Christian Ethical Response to End-of-Life Care: An Indigenous Communitarian Health Care Approach
O James Kithan
  • ISBN : 9789351486381
  • year : 2022
  • language : English
  • binding : Hardbound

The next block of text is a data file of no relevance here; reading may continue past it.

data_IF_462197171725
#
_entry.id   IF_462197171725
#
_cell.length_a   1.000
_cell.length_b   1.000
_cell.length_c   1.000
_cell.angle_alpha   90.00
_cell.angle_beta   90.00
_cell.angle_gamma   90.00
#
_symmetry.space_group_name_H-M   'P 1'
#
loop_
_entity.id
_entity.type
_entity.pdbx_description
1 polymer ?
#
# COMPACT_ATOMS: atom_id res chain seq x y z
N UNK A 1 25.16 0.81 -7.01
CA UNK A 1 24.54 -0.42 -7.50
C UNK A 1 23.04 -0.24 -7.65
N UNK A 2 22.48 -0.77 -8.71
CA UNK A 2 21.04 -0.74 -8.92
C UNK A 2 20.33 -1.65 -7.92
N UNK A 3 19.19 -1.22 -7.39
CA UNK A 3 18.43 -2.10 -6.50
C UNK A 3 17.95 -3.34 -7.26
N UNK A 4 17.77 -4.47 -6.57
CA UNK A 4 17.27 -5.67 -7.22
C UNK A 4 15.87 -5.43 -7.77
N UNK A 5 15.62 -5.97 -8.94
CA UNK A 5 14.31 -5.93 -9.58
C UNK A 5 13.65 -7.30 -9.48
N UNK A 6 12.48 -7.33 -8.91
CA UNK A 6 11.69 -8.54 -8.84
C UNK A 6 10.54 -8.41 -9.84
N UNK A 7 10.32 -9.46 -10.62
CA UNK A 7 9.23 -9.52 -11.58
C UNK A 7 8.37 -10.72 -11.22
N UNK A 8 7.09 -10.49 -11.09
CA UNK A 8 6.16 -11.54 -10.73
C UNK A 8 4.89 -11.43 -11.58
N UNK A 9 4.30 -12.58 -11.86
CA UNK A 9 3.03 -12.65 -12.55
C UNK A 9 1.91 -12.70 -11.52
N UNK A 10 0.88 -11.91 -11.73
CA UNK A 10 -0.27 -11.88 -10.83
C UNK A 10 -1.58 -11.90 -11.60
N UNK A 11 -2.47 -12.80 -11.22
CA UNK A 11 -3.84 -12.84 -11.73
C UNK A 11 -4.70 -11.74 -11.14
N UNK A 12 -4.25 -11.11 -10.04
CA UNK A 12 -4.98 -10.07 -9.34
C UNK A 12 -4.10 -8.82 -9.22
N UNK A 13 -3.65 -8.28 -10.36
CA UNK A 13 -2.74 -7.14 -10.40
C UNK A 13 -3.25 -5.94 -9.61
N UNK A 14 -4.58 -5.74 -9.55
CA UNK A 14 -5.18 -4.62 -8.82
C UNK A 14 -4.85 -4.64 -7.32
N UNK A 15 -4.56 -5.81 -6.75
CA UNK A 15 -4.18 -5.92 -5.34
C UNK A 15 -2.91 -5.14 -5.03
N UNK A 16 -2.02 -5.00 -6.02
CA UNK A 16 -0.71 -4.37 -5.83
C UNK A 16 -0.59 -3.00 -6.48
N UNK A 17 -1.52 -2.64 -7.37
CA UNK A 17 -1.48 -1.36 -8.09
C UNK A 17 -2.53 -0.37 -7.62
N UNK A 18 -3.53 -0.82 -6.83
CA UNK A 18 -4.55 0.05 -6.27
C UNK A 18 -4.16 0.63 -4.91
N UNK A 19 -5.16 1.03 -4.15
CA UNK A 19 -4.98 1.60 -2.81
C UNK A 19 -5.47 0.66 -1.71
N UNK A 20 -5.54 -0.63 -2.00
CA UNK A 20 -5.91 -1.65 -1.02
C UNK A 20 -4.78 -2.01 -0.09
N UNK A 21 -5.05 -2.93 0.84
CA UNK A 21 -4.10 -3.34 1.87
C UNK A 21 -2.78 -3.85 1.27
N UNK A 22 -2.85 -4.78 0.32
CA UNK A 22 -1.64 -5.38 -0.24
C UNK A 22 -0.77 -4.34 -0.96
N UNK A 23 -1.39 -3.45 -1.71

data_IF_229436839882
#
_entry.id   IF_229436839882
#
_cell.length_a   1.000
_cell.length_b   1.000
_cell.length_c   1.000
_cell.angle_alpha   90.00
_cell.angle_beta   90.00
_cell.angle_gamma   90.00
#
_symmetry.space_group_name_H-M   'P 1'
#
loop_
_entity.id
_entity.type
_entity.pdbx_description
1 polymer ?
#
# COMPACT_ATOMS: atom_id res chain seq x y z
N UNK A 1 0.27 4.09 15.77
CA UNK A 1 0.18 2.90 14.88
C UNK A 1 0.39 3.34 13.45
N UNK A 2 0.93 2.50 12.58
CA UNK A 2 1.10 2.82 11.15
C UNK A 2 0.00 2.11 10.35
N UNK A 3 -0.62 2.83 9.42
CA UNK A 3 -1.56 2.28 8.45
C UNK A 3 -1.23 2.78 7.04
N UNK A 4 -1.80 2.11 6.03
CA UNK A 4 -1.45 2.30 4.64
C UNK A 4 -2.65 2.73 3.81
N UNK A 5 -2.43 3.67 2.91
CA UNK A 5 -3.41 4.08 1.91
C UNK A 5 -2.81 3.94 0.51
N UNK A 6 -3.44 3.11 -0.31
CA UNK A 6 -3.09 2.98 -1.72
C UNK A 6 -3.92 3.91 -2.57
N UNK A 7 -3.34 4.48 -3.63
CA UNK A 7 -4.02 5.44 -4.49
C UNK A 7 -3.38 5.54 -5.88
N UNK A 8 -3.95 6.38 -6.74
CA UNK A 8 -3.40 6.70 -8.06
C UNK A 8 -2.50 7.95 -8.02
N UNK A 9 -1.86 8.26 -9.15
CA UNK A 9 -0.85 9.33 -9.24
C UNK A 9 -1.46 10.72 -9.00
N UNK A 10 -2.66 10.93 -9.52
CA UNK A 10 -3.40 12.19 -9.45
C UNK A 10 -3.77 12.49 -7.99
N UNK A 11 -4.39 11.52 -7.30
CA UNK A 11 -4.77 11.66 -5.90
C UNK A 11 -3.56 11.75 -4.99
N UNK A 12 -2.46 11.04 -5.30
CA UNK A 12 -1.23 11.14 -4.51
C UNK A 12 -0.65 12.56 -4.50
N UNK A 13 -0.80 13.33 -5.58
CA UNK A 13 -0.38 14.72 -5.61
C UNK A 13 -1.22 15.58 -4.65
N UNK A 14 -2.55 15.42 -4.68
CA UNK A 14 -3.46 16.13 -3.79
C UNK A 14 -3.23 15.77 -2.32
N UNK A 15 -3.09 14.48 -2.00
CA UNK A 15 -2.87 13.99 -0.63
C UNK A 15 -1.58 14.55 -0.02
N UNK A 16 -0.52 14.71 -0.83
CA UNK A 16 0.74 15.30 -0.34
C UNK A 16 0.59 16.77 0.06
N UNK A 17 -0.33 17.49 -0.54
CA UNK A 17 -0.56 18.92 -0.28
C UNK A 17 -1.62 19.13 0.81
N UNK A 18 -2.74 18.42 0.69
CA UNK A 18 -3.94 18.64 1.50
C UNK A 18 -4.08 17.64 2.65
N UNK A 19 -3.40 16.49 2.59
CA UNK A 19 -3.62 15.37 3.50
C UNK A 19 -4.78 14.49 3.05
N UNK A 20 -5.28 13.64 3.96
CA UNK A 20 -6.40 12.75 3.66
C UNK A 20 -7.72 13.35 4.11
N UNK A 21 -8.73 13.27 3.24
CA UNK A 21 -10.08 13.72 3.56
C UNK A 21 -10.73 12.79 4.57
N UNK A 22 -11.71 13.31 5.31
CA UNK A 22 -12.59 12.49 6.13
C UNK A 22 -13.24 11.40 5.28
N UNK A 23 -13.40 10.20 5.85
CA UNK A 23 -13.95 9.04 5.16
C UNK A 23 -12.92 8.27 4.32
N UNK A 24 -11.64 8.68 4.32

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This book is a welcome contribution to the research area of the ethics of health care in general and indigenous health care practices in particular. It certainly raises critical questions on the prevailing health care conditions as regards End of Life issues in India and part of Northeast, especially in the Lotha Naga community. It exposes the poor health care infrastructure in the country, on the one hand, and formulates an indigenous response to the failure of health care practices, on the other. The book engages in conversations with dominant Christian Ethics and provides critique from an indigenous perspective, as it systematically unearths moral gaps in dominant Christian/Secular health care ethics. The book further explicates appropriation of Lotha Naga Indigenous theology and ethics from a senior people’s perspective. Contents Foreword Acknowledgement Preface List of Abbreviation Glossary Introduction 1. Rationale of the Ethics of End-of-Life Care 1.1. Moral Gaps in Health Care Ethics 1.2. Challenges of End-of-Life Care among the Senior People in India 1.3. Issues and Challenges of End-of-Life Care for Senior People among Lotha Naga 2. Methodology 3. Previous Research 3.1. Elisabeth Kubler-Ross (1926-2004) 3.2. Malhia Joshua (2004) 3.3. Medowelu Wezah (2018) 4. Purpose of the Study 5. Limitation/Scope 6. Research Question Chapter 1: Issue of the End-of-Life Care in India with Special Reference to North East India Introduction 1. Concept of End-of-Life Care 2. Historical Development of Concept of End-of-Life 2.1. Changing Understanding of Death and Dying 2.2. Medicalization of End-of-Life 2.3. Hospice Movement 3. Overview of Health Care System in India 3.1. History of Western Healthcare System in India 3.2. The Traditional Systems of Medicine in India: Ayurveda, Yoga and Naturopathy, Unani, Sidha, and Homeopathy (AYUSH) 3.3. Public Healthcare System in India 3.4. Public Health Care Policy 3.5. Critique of the Public Healthcare System in India 3.6. Private Healthcare System in India 3.7. Critique of Private Healthcare System 4. The End-of-Life Care among Senior People in India 4.1. Palliative Care: Indian Perspective 4.2. Hospice Care 5. Issues of End-of-Life Care of the Senior People in India 5.1. Public Health Care and End-of-Life Care for Senior People 5.2. Common Disease-related Death of Senior People in India 5.3. Government Expenditure Towards Senior End-of-Life Care 5.4. Information Deficit in Primary Healthcare 5.5. Hospitalization: Clinical and Disease-specific Rather than Patient-Centric 5.6. Lack of End-of-Life Care Facilities for Senior People 5.7. Challenges of End-of-Life Care of Senior People in India 6. Public Health Care and Infectious Disease with Special Reference to COVID-19 in India: The Challenges of Senior People’s Care 6.1. Lack of Preparedness of Public Health Care 6.2. COVID-19 Pandemic: Impact on the Senior People 6.3. Challenges Faced by Public Health Care During COVID-19 Pandemic in Nagaland 7. Challenges Faced by Rural Health Care Sectors in North-East India 7.1. Shortfall in Health Centers and Human Power 7.2. Low Quality of Rural Health Care Services 7.3. Medical Tourism 7.4. Urban-Rural Gap in Health Care Infrastructures and Services 7.5. Special National Policy and Programme for Northeast 8. Overall Public Healthcare Situation in Nagaland 8.1. Lack of Proper Infrastructures and Modern Facilities 8.2. Shortage of Medical Professionals 8.3. Neglecting Rural Healthcare 9. Healthcare Scenario among the Lotha Naga 9.1. Irregularities of Healthcare Workers in their Designated Areas 9.2. Overdependence on Private Clinic and Nursing Homes 9.3. Referral to Urban Hospitals Even in Minor Case (Kohima, Dimapur and Guwahati) 9.4. Negligence of Rural Health Care Services 9.5. Lack of Proper Infrastructures and Services 9.6. Lack of Geriatric Care Services in Wokha District Conclusion Chapter 2: The Indigenous Family and Communitarian Care Among Lotha Naga in Nagaland Introduction 1. Overview of Family Care towards Senior People in India 2. The Changing Pattern of Family Structure in India 2.1. Education 2.2. Occupation and Migration 3. The Family Care among Lotha Naga 3.1. The Traditional Lotha Naga Family Care System 3.2. Indigenous Lotha Naga Women as Care Givers 3.3. Khümoshumo Nzan (Friendship Care) 4. The Lotha Naga Indigenous Communitarian Care and Values 4.1. Eyanta (Lotha Traditional Practices of Sharing) 4.2. Thenhyarünhyata (Inclusivity) 4.3. Kyotarungto (Extending Help to Individual and Community) 4.4. Yingaden (Same Age Group Working Company) 5. Indigenous Lotha Naga Communitarian Values and Ethos as Alternative Resources to Address the End-of-Life Care among Senior People 5.1. Janthechita osi Sochopenchota: An Ethical Space for Visitation and Sharing of Hearts 5.2. Nijüpsüjüp osi Tanüngta: An Ethical Space for Caring and Nurturing of Senior People 5.3. Eyanta Tona Pitalonta: An Ethical Space for Sharing 5.4. Khyotarungta osi Nzanchita: A Space for Supportive Attitude towards Senior People 6. Discontinuity and Continuity of Lotha Indigenous Family Care 7. Indigenous Lotha Naga Understanding and Practices of Health Care 7.1. Ethno-Medicine 7.2. Magico-Religious 7.3. Spirit-Based Health Care Practices 7.4. Ratssen (Medicine Person) 7.5. Montsai (Spirit Invokers) 7.6. Eloe Eopk-mmi lo nzanchi (Women Midwifery) 7.7. Lotha Folklore: The Story of Ranphan and Müntsülo: With Special Focus on the Healing of Montsulo Leprosy 8. Ethical Values Present in the Indigenous Lotha Communiterian Care System 8.1. Ethics of Sharing 8.2. Ethics of Respect 8.3. Friendship Ethics 8.4. Ethics of Communitarian Care 8.5. Ethics of Humility 8.6. Ethics of Integrity 9. Erosion of Lotha Indigenous Communitarin Value and Care for Senior People 9.1. Erosion of Care for Senior People 9.2. Socio-Economic Erosion 9.3. Political Erosion 9.4. Religious Erosion 10. Issues and Challenges of End-of-Life Care among Senior People in Lotha Naga 10.1. Issues End-of-Life Care among Senior People in Lotha Naga 10.2. Challenges of End-of-Life Care among Senior People in Lotha Naga Conclusion Chapter 3: Health Care Ethics and Moral-Gaps with Special Reference to End-of-Life Care Introduction 1. Modes of Ethical Discourse in End-of-Life Care Ethics 1.1. Virtue Ethics in End-of-Life Care 1.2. Deontological Ethics in End-of-life Care 1.3. Teleological Ethics in End-of-Life Care 2. Principles in End-of-Life Care 2.1. Principle of Nonmaleficence 2.2. The Principle of Beneficence 2.3. The Principle of Autonomy 2.4. Principle of Justice 2.5. Critique of Principles 3. Medico-Ethical Challenges of End-of-Life Care in India 3.1. Withdrawing and Withholding Interventions 3.2. Physician-Assisted Suicide 3.3. Challenges in Legalization of Passive Euthanasia 3.4. Lack of Cultural and Spiritual Sensitivity 4. Moral Gaps in Health Care Ethics 4.1. Concept of Moral Gaps 4.2. Moral Gaps in Health Care Ethics 5. Moral Gaps in Health Care Ethics in Conversion with Robin Gill 5.1. Biased Secular Version of Health Care 6. Christian Ethics in Addressing End-of-Life Care 6.1. Ethics of Care 6.2. Compassion Ethics 6.3. Value of Life 6.4. Quality of Life Conclusion Chapter 4: The Concept of Sükhying: Towards the Construction of the Lotha Naga Indigenious Communiterian Health Care Ethics Introduction 1. Re-Visiting the Indigenous Theological Methodologies 1.1. Indigenization and Contextualization 1.2. Method of Synthesis-Praxis 1.3. Land-Centered Method 1.4. Indigenous Postcolonial Theory 1.5. Indigenous Feminist/Womanist Methodology: A Critique of the Male-Centered Indigenous Theology 2. Indigenous Communitarian Concepts that Inform End-of-Life Care in the Context of North East India 2.1. Mizo Concept of Tlawngaihna 2.2. Ao Naga Concept of Sobaliba 2.3. Kuki Concept of Khankho 2.4. Khasi Concept of Ka Hok 3. Critique of Indigenous Communitarian Ethics 3.1. Critique of Patriarchy 4. Liberative Communitarian Method 5. The Understanding of the Concept of Sükhying among Lotha Naga 5.1. From Sükhyingo to Omon Sükhying 6. The Conceptual Framework for the Understanding of Sükhying 6.1. Sükhying: Potsow (Supreme Being) 6.2. Sükhying: Sütsungrham (Evil Spirit or Demons) 150 6.3. Sükhying: Tathi na Sekacho osi thenhyacho (Destiny) 151 6.4. Sükhying: Rothakcho enhunga ete Sükhying (Past and Lived Experience) 6.5. Sükhying: Osen (Heredity) 6.6. Sükhying: Mmhalatero (Blessings) 152 6.7. Sükhying: Orensükhying (Circumstances and Situation) 152 6.8. Sükhying: Sari-Sapvü osi sari-nmvü (Taboo and Profanation) 153 6.9. Sükhying: Sukhying Ehan Eramoe (Special Possession by the Senior People) 6.10. Sükhying: Monkhum Yikrachi (Respecting Self and Fellow being) 6.11. Sükhying: Nkhyontoe osi Nochonori Nzanchi (Care for Needy and Sick) 7. Appropriating Sükhying: An Ethical Space for Communitarian Caring 7.1. Sükhying: Spirit-Based Care Ethics 7.2. Sükhying: Ethical Space for Respect for Senior People 7.3. Sükhying: Ethical Space for Compassion 7.4. Sükhying: An Ethical Space for Hospitality 8. Feminization of Care: Critique of Patriarchal Notion of Care 8.1. Sükhying as a Critique of Patriarchal Notion of Care 9. Juxtaposition or Bland of Lotha Naga Cultural Values with Christian Values 9.1. Sükhying as the Holy Spirit Conclusion Chapter 5: Towards an Indigenous Lotha Naga Communitarian Health Care Ethics in Addressing End-of-Life Care Among Lotha Naga Senior People Introduction 1. Critique of Euro-American Health Care Ethics and the Rationale for an Indigenous Lotha Naga Communitarian Health Care Ethics 2. Theology of Seniority from the Perspective of Disability 3. Enumerating Discourses of Senior People Ethics in the Postmodern World 3.1. Senior People as Multitude: Quest for Liberative Space 3.2. Reclaiming Seniority as Counter Public Spheres 3.3. Planetary Ethics: A Space for Alterity of Senior People 4. Christian Theological and Ethical Re-Imagining of Senior Peoples 4.1. Reclaiming Eucharist: The Broken Body of Christ for Senior People 4.2. The Cross and End-of-life Care 4.3. Resurrected Bodies and End-of-life Care 5. Towards Appropriating the Lotha Naga Indigenous Theology and Ethics from Senior People Perspective 5.1. Encountering the Omon Sükhyingo: The Lotha Naga Deity with Disability 5.2. Lotha Naga Understanding of the Divine Being (Sükhying) 5.3. Appropriating the Understanding of the Divine Being (Omon Sükhyingo): Claiming the Space of the Vulnerable 5.4. Re-Visiting Mijen: Praxiological Approach for Home-Based Community Dining Service for Senior People 6. Lotha Naga Communitarian Affirmative Values for Public Health Care System 6.1. Eyanta osi Pitalonta: Communitarian Sharing of Resources in Public Healthcare 6.2. Kyotarungta osi Nzanchita: Solidarity-based Public Healthcare Approach 6.3. Janthechita: Home-Visitation Based Public Healthcare Approach 6.4. Nijupsujup osi Tanungta: Nurturing and Caring Based Public Healthcare Conclusion Overall Conclusion Bibliography Dr. O. James Kithan hails from Wokha Village, Nagaland. He completed his B.D from Clark Theological College, Aolijen, Mokokchung in 2008; Master of Theology (Christian Ethics) in 2013; and Doctorate of Theology from United Theological College, Bangalore in 2021. From the last 10 years, he has been involved in Church Ministry; 3 years in Youth Ministry and 7 years in pastoral ministry at Wokha Village Baptist Church. Presently he is serving as the Vice Principal at Witter Theological College, Vankhosung, Nagaland, India. He is married to Jandeno and they are blessed with two children, Ronachan and Kumroni.